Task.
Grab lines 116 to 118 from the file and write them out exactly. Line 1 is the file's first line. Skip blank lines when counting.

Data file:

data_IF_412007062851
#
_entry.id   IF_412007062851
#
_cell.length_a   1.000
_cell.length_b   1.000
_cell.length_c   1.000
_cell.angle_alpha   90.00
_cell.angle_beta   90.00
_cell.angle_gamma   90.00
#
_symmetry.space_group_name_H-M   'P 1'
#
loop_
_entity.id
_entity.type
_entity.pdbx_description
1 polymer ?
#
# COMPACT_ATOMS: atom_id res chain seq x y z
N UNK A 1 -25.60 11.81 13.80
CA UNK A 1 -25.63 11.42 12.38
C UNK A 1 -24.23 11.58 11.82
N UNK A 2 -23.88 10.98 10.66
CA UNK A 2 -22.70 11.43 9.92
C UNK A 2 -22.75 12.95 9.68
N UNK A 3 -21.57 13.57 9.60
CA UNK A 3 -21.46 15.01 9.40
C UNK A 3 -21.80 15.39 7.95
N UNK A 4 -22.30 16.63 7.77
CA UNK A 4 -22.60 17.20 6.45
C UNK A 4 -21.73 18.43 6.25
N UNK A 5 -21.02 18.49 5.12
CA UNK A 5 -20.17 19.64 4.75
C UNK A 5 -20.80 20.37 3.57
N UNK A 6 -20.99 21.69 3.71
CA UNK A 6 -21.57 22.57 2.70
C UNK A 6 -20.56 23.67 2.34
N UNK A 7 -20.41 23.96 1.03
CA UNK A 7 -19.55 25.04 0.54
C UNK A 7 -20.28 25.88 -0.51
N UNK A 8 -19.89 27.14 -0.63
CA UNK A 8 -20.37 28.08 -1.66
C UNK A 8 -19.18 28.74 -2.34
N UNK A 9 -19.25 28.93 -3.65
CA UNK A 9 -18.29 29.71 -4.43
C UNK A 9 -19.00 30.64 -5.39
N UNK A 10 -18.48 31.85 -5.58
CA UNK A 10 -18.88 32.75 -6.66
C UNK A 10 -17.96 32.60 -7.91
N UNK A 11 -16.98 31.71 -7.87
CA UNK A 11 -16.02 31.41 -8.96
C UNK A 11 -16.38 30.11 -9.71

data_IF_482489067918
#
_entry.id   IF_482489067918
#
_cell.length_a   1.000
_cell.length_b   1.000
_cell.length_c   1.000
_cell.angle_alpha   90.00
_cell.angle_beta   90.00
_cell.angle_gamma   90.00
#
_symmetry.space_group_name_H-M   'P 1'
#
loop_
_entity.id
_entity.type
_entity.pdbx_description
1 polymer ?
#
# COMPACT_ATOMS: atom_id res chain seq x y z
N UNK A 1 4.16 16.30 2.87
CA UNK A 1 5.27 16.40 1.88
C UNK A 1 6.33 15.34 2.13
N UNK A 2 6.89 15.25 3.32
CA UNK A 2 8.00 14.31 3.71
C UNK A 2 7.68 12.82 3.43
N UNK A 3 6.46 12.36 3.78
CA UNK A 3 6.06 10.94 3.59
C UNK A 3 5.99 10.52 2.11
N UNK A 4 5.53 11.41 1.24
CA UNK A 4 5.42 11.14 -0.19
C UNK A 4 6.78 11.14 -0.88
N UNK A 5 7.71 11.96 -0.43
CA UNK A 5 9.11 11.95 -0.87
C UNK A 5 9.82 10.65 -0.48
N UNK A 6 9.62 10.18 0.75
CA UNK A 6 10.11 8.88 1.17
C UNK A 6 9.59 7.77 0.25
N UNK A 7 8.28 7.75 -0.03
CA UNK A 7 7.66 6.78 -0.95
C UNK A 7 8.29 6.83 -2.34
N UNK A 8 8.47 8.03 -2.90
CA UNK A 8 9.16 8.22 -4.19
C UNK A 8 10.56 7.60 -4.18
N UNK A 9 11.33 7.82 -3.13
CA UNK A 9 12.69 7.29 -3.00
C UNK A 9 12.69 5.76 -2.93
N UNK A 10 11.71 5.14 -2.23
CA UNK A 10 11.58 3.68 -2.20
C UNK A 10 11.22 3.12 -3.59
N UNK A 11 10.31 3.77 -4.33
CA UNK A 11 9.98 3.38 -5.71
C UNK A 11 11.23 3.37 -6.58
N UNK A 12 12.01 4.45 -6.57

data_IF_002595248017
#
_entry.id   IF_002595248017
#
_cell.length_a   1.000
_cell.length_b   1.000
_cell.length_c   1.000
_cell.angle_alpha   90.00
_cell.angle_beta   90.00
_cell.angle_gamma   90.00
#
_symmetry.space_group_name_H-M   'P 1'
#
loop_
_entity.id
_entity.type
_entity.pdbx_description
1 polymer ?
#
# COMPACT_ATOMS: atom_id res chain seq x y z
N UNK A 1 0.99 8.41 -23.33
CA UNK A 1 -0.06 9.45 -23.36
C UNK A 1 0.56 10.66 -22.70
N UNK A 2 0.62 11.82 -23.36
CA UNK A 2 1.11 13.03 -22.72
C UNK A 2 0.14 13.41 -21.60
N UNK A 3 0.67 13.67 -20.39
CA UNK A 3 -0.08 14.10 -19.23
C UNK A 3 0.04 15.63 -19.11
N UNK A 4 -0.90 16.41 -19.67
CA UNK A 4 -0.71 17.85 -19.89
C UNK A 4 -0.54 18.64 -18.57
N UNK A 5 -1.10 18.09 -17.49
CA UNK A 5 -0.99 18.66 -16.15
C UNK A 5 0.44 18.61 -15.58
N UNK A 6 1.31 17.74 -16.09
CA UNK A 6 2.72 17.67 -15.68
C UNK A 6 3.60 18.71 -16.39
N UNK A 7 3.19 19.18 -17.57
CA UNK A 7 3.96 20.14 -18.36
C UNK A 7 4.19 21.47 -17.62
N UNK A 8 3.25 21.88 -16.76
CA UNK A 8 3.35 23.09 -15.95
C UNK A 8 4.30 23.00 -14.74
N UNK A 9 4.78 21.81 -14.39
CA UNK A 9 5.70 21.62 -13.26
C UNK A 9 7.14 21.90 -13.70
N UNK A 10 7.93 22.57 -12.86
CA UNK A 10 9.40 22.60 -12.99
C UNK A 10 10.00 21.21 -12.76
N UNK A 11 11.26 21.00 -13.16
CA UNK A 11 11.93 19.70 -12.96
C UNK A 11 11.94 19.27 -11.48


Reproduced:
_cell.angle_beta   90.00
_cell.angle_gamma   90.00
#